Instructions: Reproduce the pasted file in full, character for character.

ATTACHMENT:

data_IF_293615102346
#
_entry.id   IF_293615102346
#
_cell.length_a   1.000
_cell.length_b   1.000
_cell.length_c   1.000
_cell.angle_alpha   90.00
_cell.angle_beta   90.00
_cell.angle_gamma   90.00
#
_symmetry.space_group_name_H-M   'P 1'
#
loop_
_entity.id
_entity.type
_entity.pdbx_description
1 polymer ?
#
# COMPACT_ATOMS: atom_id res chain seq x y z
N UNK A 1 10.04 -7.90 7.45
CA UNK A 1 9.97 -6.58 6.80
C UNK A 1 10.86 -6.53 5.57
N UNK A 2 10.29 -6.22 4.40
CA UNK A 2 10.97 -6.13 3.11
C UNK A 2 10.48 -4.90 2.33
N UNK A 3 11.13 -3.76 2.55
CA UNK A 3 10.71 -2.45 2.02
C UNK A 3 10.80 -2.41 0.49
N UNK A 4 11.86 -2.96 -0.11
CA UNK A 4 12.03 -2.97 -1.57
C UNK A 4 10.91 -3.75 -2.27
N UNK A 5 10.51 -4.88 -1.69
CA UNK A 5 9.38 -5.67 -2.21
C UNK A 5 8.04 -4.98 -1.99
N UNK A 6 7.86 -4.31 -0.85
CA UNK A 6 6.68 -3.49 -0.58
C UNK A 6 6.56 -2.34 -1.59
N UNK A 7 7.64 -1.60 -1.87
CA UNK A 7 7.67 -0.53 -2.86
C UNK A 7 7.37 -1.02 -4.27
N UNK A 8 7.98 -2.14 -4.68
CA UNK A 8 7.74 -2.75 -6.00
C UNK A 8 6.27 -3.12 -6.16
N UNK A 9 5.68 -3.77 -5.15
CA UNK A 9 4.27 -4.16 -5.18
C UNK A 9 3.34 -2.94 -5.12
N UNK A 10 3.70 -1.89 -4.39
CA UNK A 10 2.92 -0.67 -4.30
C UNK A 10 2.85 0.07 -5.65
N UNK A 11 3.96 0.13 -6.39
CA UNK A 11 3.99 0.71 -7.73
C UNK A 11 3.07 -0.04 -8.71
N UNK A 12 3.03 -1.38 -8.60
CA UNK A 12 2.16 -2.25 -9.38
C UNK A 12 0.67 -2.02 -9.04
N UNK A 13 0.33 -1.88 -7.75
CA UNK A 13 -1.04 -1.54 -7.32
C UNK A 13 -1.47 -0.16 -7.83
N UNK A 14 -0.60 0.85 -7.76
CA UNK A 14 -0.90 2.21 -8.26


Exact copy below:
data_IF_293615102346
#
_entry.id   IF_293615102346
#
_cell.length_a   1.000
_cell.length_b   1.000
_cell.length_c   1.000
_cell.angle_alpha   90.00
_cell.angle_beta   90.00
_cell.angle_gamma   90.00
#
_symmetry.space_group_name_H-M   'P 1'
#
loop_
_entity.id
_entity.type
_entity.pdbx_description
1 polymer ?
#
# COMPACT_ATOMS: atom_id res chain seq x y z
N UNK A 1 10.04 -7.90 7.45
CA UNK A 1 9.97 -6.58 6.80
C UNK A 1 10.86 -6.53 5.57
N UNK A 2 10.29 -6.22 4.40
CA UNK A 2 10.97 -6.13 3.11
C UNK A 2 10.48 -4.90 2.33
N UNK A 3 11.13 -3.76 2.55
CA UNK A 3 10.71 -2.45 2.02
C UNK A 3 10.80 -2.41 0.49
N UNK A 4 11.86 -2.96 -0.11
CA UNK A 4 12.03 -2.97 -1.57
C UNK A 4 10.91 -3.75 -2.27
N UNK A 5 10.51 -4.88 -1.69
CA UNK A 5 9.38 -5.67 -2.21
C UNK A 5 8.04 -4.98 -1.99
N UNK A 6 7.86 -4.31 -0.85
CA UNK A 6 6.68 -3.49 -0.58
C UNK A 6 6.56 -2.34 -1.59
N UNK A 7 7.64 -1.60 -1.87
CA UNK A 7 7.67 -0.53 -2.86
C UNK A 7 7.37 -1.02 -4.27
N UNK A 8 7.98 -2.14 -4.68
CA UNK A 8 7.74 -2.75 -6.00
C UNK A 8 6.27 -3.12 -6.16
N UNK A 9 5.68 -3.77 -5.15
CA UNK A 9 4.27 -4.16 -5.18
C UNK A 9 3.34 -2.94 -5.12
N UNK A 10 3.70 -1.89 -4.39
CA UNK A 10 2.92 -0.67 -4.30
C UNK A 10 2.85 0.07 -5.65
N UNK A 11 3.96 0.13 -6.39
CA UNK A 11 3.99 0.71 -7.73
C UNK A 11 3.07 -0.04 -8.71
N UNK A 12 3.03 -1.38 -8.60
CA UNK A 12 2.16 -2.25 -9.38
C UNK A 12 0.67 -2.02 -9.04
N UNK A 13 0.33 -1.88 -7.75
CA UNK A 13 -1.04 -1.54 -7.32
C UNK A 13 -1.47 -0.16 -7.83
N UNK A 14 -0.60 0.85 -7.76
CA UNK A 14 -0.90 2.21 -8.26